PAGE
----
Being a responsible gun owner means knowing and understanding the various laws that surround firearm ownership. There were a variety of new Washington state gun laws passed in 2021, but in 2022, Governor Inslee signed several new laws surrounding gun regulations.
Here is what you should know:
Senate Bill 5078
This law forbids importing, distributing, manufacturing, or selling high-capacity magazines in the state of Washington. These are defined as magazines that hold more than 10 rounds of ammunition. If you already own high-capacity magazines, you don’t need to do anything; you are still abiding by the law.
The new state law goes into effect on July 1 and is limited to new purchases, imports, or manufacturing of high-capacity magazines. The only exemption in this law is that licensed firearm dealers can sell these magazines to military branches and law enforcement agencies. Within the United States, there are nine other states that have enforced regulations on magazines. The District of Columbia also holds similar regulations.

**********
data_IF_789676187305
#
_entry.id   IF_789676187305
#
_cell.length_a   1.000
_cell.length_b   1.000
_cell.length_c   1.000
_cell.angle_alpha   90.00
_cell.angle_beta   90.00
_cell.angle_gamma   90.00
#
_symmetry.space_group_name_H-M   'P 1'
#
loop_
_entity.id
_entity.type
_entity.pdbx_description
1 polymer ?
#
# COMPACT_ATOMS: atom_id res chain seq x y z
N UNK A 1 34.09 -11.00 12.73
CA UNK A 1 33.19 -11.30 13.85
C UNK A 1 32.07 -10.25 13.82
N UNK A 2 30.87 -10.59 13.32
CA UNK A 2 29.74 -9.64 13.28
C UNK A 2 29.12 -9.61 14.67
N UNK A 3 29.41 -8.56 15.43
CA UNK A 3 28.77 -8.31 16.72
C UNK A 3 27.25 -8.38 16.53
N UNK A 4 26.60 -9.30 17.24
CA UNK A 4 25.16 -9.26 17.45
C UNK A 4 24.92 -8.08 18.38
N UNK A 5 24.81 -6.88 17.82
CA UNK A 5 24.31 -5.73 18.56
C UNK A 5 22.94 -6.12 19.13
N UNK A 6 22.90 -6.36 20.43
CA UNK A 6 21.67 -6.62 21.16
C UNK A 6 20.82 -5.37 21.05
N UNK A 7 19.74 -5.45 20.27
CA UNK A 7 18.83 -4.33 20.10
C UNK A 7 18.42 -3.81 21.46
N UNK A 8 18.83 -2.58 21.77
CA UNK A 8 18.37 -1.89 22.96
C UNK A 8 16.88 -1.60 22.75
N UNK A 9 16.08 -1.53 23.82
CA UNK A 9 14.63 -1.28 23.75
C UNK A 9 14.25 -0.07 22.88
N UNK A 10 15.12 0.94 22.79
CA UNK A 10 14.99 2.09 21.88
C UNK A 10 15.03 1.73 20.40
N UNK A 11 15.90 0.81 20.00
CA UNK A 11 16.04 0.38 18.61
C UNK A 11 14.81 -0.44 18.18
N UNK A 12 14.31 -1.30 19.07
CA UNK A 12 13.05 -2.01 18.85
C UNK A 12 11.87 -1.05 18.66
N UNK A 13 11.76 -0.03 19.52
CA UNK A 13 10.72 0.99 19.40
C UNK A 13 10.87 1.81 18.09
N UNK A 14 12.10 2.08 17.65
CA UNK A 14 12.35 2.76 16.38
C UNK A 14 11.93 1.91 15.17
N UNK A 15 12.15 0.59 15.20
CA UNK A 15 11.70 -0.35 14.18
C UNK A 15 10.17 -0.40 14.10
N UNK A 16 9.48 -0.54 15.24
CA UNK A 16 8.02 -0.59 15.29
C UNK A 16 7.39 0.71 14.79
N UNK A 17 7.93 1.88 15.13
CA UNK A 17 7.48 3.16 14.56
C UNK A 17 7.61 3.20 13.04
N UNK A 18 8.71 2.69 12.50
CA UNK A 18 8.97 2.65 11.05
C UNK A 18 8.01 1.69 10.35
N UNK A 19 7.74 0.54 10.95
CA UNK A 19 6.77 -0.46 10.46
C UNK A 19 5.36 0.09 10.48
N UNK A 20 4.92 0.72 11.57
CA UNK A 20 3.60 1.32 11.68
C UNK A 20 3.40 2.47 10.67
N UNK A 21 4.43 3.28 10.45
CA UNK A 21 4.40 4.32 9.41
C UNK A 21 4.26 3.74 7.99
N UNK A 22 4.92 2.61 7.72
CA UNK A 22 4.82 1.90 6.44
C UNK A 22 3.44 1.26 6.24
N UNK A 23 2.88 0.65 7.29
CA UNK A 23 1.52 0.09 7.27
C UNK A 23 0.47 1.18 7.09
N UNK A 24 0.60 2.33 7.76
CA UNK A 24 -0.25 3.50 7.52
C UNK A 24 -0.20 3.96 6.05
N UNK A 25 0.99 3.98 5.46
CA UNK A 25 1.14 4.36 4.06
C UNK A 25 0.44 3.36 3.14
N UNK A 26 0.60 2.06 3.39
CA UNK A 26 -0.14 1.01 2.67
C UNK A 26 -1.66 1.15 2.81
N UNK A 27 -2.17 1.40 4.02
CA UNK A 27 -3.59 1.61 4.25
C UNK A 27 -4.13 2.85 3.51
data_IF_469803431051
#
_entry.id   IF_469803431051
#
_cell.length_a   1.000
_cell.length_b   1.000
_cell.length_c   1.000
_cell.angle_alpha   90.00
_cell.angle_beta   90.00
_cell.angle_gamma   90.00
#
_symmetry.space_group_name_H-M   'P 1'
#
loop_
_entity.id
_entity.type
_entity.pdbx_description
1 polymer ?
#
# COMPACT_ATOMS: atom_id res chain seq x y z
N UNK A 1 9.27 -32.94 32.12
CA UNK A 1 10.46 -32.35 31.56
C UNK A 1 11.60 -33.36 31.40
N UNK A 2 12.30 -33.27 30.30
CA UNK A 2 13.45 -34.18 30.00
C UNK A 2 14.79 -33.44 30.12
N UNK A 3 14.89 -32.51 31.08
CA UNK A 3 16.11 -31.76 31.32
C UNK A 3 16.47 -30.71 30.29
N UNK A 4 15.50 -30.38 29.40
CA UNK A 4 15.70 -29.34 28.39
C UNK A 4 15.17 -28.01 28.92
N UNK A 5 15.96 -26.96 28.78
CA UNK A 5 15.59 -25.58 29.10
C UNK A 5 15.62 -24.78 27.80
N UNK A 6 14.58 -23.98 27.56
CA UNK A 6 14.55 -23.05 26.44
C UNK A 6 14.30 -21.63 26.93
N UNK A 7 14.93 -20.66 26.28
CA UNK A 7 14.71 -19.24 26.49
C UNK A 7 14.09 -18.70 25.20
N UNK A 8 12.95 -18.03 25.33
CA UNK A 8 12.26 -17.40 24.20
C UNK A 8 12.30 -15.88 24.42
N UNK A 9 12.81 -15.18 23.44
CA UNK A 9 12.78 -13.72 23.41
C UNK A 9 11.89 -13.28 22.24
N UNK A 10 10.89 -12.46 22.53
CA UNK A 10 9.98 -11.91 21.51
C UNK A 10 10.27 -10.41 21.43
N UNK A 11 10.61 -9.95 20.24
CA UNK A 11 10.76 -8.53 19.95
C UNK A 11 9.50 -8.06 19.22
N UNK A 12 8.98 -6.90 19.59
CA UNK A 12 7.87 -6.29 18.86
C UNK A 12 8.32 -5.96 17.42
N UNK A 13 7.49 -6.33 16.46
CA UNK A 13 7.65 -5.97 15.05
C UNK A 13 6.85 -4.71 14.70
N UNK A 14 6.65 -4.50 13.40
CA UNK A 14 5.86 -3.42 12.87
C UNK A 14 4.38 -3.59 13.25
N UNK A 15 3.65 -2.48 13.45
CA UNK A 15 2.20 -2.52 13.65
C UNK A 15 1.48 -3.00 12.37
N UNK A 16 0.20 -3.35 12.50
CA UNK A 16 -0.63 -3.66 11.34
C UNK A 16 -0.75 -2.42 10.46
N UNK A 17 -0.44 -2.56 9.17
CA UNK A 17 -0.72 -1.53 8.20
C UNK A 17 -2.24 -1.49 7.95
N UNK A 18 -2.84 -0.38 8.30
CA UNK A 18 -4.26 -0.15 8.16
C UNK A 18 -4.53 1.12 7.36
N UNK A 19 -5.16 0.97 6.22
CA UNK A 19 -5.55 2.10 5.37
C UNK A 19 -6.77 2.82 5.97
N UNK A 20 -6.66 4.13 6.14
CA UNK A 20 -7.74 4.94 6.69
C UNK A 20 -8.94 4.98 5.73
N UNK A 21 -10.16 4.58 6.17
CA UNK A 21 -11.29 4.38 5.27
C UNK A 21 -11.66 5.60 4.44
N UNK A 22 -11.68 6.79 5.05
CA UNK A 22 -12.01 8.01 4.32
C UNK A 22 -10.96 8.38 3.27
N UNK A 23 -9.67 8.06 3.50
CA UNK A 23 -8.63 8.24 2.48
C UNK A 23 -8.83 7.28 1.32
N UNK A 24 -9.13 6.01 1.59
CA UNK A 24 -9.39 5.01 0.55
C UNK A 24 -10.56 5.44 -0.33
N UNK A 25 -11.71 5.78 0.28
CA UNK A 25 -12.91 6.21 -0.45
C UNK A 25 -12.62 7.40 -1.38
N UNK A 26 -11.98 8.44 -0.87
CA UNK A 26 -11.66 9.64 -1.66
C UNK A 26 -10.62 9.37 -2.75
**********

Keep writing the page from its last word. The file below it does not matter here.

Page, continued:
House Bill 1630
This Washington law enacts restrictions on where gun owners are allowed to openly bear arms. They will not be allowed in any local government facilities or locations where local government meetings happen.
Openly carried firearms are also not allowed in any school board meetings or other election-related buildings. Those who are federal, state, or local law enforcement officials are exempt. Violations mean having their concealed carry license revoked for three years.
House Bill 1705
This law prohibits manufacturing, purchasing, or selling “ghost guns,” which are untraceable. They cannot be traced by law enforcement with a serial number and are generally bought in pieces online and then assembled at home. For gun enthusiasts that want to continue to make guns as a hobby, they can still do that but need to use parts that have serial numbers. This law goes into effect on March 15, 2023.
For people that break the magazine law, violations could be punishable with a gross misdemeanor. This could mean a sentence of up to 364 days in jail and fees upwards of $5,000. For the ghost gun law, those found to be in possession of firearms without serial numbers could be required to pay a $500 fine for the first offense and second offenses could mean a misdemeanor on their record.
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